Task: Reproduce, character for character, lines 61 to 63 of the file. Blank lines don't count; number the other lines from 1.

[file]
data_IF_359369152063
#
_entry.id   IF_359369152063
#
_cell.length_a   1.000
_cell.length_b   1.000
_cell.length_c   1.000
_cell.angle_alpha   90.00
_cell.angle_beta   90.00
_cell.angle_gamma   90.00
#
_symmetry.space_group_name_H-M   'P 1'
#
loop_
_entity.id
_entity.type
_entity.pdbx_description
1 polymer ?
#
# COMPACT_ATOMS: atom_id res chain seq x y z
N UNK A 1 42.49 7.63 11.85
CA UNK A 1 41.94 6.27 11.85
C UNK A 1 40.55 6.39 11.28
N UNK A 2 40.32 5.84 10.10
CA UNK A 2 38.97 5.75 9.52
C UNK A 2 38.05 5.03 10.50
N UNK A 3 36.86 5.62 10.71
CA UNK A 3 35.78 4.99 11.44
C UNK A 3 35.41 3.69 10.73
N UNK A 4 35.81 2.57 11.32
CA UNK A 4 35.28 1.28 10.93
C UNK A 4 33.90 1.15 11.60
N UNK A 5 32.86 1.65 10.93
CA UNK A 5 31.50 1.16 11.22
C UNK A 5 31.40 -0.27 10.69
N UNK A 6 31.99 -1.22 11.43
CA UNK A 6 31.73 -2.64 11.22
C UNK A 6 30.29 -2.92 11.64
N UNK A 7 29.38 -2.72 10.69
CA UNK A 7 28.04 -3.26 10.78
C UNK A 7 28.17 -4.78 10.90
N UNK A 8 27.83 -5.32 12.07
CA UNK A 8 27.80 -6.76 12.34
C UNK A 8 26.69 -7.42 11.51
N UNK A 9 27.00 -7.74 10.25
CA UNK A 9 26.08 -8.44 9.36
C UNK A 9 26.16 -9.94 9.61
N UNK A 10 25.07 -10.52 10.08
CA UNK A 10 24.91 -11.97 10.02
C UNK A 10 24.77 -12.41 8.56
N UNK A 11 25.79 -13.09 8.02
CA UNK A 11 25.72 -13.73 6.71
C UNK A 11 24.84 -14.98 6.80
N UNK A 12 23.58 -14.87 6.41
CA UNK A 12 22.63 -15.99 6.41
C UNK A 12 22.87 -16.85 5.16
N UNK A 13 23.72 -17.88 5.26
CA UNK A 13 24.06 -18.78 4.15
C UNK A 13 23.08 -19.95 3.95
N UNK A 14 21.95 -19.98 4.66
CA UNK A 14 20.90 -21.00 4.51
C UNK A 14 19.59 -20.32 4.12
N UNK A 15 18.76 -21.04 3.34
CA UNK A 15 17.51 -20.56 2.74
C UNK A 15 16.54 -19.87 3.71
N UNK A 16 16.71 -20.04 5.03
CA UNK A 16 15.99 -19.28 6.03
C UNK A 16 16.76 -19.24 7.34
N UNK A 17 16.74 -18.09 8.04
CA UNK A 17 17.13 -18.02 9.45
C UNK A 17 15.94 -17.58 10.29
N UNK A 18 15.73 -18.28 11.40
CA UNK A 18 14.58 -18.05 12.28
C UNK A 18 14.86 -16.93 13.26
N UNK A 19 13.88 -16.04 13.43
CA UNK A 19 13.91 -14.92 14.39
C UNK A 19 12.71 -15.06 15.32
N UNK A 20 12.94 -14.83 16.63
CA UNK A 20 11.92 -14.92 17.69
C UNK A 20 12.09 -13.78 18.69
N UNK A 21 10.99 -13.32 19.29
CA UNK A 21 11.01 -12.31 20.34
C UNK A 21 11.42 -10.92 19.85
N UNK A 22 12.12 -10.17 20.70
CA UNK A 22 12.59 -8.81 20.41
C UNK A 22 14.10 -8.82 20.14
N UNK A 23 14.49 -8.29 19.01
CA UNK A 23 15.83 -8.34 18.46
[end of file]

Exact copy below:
CA UNK A 14 20.90 -21.00 4.51
C UNK A 14 19.59 -20.32 4.12
N UNK A 15 18.76 -21.04 3.34